Our churches are trying to reach out into their communities. Imagine a church that had a flow of resources coming in from estate gifts so they could create a resource for the community to use, no strings attached, and the church just said this is our gift to the community. How many missionary organizations need additional funding? There are so many sources that the church could bless beyond their own buildings on their own property. And churches can even turn around and become sources of funding for important parachurch ministries that specialize in doing a certain function that the church doesn’t do but would like to support.
Why would a ministry with a development department need the services of FPM? Can’t they just do it on their own?
Many of the parachurch organizations we work with do have their own development departments. Many of them choose to use FPM as a part of it. We’re another tool in their toolbox. We’ve developed a program to be in the local church where many of those organizations’ supporters are. The advantage is that we may be able to get an audience that on their own they might not have.
How do you differentiate who someone should include for a gift in their estate?
There’s a wide variety of options available as to how people want to do their ministry gifts. It’s very common that their gift is shared between the local church and another ministry outside the church. Many times at a development department their focus is to get as many gifts as they can for their particular institution. We don’t require people to give to one specific organization. We don’t specify who their gifts have to go to. It’s easier for a church to invite in an organization that represents a broad number of ministries, rather than one specific interest.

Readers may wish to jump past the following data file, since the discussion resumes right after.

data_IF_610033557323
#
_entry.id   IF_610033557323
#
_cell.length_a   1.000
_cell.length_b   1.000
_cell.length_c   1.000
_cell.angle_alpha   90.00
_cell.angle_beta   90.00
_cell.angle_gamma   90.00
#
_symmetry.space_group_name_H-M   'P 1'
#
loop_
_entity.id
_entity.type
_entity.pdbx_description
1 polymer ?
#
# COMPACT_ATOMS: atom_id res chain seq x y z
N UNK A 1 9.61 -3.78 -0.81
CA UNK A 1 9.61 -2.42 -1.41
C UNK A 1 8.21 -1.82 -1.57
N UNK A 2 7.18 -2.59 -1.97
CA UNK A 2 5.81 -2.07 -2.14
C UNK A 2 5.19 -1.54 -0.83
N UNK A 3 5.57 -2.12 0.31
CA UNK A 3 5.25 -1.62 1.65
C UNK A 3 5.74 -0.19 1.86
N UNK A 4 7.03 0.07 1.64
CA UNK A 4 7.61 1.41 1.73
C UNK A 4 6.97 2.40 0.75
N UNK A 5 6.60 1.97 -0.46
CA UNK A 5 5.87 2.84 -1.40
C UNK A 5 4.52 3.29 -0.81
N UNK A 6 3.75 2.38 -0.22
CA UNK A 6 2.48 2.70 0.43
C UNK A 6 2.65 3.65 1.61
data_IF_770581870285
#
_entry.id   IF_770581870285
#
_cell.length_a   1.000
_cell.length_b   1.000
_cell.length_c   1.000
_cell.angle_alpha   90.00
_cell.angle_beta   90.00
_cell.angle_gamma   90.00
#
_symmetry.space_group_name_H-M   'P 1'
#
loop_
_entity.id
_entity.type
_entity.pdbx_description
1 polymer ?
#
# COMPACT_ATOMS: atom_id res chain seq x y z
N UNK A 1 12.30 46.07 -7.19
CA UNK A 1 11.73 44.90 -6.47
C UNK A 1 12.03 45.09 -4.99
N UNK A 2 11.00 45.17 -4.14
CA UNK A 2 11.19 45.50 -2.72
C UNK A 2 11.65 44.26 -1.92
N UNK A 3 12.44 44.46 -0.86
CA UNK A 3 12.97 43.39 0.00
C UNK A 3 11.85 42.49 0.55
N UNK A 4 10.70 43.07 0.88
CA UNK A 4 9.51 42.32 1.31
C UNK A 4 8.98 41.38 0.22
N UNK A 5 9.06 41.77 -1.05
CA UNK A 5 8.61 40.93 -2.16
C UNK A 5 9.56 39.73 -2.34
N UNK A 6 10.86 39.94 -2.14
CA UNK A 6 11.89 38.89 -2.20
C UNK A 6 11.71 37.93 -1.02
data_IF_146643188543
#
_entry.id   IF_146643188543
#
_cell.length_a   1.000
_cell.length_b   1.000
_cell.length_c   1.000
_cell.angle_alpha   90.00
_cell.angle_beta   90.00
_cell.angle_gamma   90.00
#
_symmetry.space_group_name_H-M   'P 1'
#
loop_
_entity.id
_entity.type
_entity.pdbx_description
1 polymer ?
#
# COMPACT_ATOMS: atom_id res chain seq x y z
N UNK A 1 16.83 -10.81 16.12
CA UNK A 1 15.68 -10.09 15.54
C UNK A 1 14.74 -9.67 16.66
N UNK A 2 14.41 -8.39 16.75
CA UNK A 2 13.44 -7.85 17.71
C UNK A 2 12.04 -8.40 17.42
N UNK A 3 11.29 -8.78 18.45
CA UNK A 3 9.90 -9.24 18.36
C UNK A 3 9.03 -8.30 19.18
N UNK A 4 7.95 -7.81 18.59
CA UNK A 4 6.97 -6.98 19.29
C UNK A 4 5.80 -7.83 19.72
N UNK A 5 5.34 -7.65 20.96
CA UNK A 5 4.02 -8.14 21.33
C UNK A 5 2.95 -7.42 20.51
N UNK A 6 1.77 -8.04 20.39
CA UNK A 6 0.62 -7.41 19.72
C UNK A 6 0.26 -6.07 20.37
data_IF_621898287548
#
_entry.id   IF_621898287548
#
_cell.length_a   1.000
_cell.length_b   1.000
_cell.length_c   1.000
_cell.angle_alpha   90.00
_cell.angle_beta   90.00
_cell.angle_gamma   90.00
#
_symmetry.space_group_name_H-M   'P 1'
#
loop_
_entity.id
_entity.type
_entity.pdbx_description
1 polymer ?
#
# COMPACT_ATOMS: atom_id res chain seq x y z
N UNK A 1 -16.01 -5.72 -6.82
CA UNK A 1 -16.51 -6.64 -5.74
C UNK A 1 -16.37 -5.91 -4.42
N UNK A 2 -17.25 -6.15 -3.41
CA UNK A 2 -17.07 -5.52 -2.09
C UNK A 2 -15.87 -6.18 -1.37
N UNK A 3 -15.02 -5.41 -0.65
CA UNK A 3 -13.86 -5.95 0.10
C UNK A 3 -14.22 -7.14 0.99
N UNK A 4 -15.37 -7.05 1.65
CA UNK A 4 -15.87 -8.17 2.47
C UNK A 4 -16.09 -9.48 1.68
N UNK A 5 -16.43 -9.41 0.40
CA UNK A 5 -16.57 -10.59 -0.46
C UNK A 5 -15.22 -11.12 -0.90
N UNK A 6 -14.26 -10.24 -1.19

Does bringing in the parachurch element to the local church decrease the amount people will give to the local church?
One of the concerns a church pastor is going to have is that gifts are going to be taken away from their church. What we have found is that this process is going to facilitate many more gifts for their church.
Does an estate gift seem to be a new concept to people?
The idea of planned giving is very new, certainly to our churches. Our church members understand tithing and many are very faithful in it, but many have never considered giving a gift to their church in their estate plan as a final statement of stewardship obedience. Our mission is to help individual church members know what that opportunity is for them, as well as for our churches and ministries.
Estate laws vary from state to state. How do you adjust for people who come to you from around the country?
We do that through a combination of working with local legal counsel and researching the requirements that are involved in each state.
How do people who don’t live in California get their estate planning work done by you?
We go out to the church to make a presentation. Then if someone wants us to assist them they’ll send their information to our office and we’ll meet with them. They have an option of working with local legal counsel or they can fill out one of the planning guides we use and send that to our office.
Do you have a living trust?
<laughs> You want to know if the plumber’s pipes are leaking? Yes, I have a living trust.
Am I a beneficiary?
At FPM we keep all this information completely confidential, so you’ll just have to wait and see. The question is, whose estate will mature first, yours or mine?
For more information about Financial Planning Ministry, visit www.FPM.org.